From Baghdad to Basra, Kirkuk to Babylon, Iraqis agree that the incursion "marked the beginning of the end."

In this file photo taken on February 25, 1991, US military vehicles are seen in the desert in Iraq on the second day of the massive ground assault into Kuwait and Iraq.
In this file photo taken on February 25, 1991, US military vehicles are seen in the desert in Iraq on the second day of the massive ground assault into Kuwait and Iraq. (AFP)

Thirty years have passed since Iraqi tyrant Saddam Hussein invaded neighbouring Kuwait, but despite hints of a diplomatic rapprochement, people in both countries say the wounds have yet to heal.

On August 2, 1990, Saddam sent his military, already exhausted by an eight-year conflict with Iran, into Kuwait to seize what he dubbed "Iraq's 19th province."

The two-day operation turned into a seven-month occupation and, for many Iraqis, opened the door to 30 years of devastation that has yet to end.

On July 18, 1990, tensions spiralled after Iraq accused Kuwait of stealing petrol from the Rumaila oil field and encroaching on its territory.

Saddam demanded $2.4 billion from the emirate.

Kuwait countered, saying Iraq is trying to drill oil wells on its territory.

It was one of several disputes, the most complex involving their border – a bone of contention since Kuwait's independence in 1961.

Attempts by the Arab League and Saudi Arabia to mediate an end to the crisis failed and talks were suspended on August 1.

Then-Iraqi President Saddam Hussein holds up a gun in this 1991 photograph, which was exhibited at The Leader’s Museum in Baghdad on September 24, 2002.
Then-Iraqi President Saddam Hussein holds up a gun in this 1991 photograph, which was exhibited at The Leader’s Museum in Baghdad on September 24, 2002. (Reuters)

The next day, Iraq invaded.

"Iraqi troops began at 11 pm GMT (2 am local time)  to violate our northern borders, to enter Kuwait territory and to occupy positions within Kuwait," Radio Kuwait announces in its first news bulletin.

Faced with 100,000 Iraqi troops and 300 tanks, the 16,000-strong Kuwaiti army was overwhelmed.

The capital fell that morning and Kuwait's head of state Sheikh Jaber al Ahmad Al Sabah fled to Saudi Arabia.

This file photo taken on August 16, 1990 shows Egyptian refugees loading their luggage atop a bus at the Iraq-Jordan border checkpoint as thousands of foreigners flee the war in Iraq and Kuwait.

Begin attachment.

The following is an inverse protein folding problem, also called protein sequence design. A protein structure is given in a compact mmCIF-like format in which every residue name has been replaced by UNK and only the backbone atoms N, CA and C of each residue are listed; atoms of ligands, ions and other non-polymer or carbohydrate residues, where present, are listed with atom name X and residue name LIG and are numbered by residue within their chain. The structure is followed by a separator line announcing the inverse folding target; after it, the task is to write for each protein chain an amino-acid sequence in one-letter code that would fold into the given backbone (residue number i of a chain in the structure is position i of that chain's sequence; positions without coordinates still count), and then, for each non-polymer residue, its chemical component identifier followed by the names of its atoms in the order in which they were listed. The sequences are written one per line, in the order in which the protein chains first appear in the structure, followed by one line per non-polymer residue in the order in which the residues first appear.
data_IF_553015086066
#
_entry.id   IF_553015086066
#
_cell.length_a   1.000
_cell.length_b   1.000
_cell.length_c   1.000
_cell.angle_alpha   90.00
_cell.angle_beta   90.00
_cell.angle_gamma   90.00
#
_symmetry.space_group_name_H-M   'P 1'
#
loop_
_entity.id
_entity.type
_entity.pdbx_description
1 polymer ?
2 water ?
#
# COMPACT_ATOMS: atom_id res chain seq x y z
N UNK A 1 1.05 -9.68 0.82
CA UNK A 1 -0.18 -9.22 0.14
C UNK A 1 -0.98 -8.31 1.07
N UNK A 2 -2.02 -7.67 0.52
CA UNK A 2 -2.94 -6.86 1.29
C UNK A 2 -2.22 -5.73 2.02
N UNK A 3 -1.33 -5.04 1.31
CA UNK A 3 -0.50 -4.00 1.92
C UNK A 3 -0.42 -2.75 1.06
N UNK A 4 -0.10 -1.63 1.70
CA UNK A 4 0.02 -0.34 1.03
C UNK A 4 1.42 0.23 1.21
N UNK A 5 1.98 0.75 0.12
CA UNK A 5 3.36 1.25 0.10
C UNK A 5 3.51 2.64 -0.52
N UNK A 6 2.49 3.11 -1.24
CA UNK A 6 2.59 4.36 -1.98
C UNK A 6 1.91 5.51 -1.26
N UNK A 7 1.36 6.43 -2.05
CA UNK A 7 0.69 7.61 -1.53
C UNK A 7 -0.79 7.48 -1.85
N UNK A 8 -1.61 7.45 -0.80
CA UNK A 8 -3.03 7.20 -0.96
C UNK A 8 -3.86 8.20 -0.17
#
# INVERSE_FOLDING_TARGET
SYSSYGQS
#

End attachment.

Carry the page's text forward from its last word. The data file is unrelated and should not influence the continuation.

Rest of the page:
This file photo taken on August 16, 1990 shows Egyptian refugees loading their luggage atop a bus at the Iraq-Jordan border checkpoint as thousands of foreigners flee the war in Iraq and Kuwait. (AFP)

The international community condemned the invasion and oil prices soared on world markets.

At an emergency meeting, the UN Security Council demanded the immediate and unconditional withdrawal of all Iraqi forces from Kuwait.

The Soviet Union, Iraq's main arms supplier, halted its deliveries.

This picture taken on July 27, 2020 shows a Soviet-built Iraqi tank outside al Qurain Martyr’s Museum, home to a battle which lasted 10 hours between invading Iraqi troops and a group of Kuwaiti fighters during the Iraqi occupation of Kuwait, in Kuwait City.
This picture taken on July 27, 2020 shows a Soviet-built Iraqi tank outside al Qurain Martyr’s Museum, home to a battle which lasted 10 hours between invading Iraqi troops and a group of Kuwaiti fighters during the Iraqi occupation of Kuwait, in Kuwait City. (AFP)

Washington froze Iraqi assets in the US and its subsidiaries abroad, along with Kuwaiti assets, to prevent them benefiting Baghdad.

On August 6, the UN Security Council slapped a trade, financial and military embargo on Iraq.

Two days later, the US president George HW Bush announced he was sending troops to Saudi Arabia.

In this file photo taken on August 28, 1990, US Army tanks from the 24th Infantry Division are unloaded during military manoeuvres in Saudi Arabia as US army was deployed in the Persian Gulf.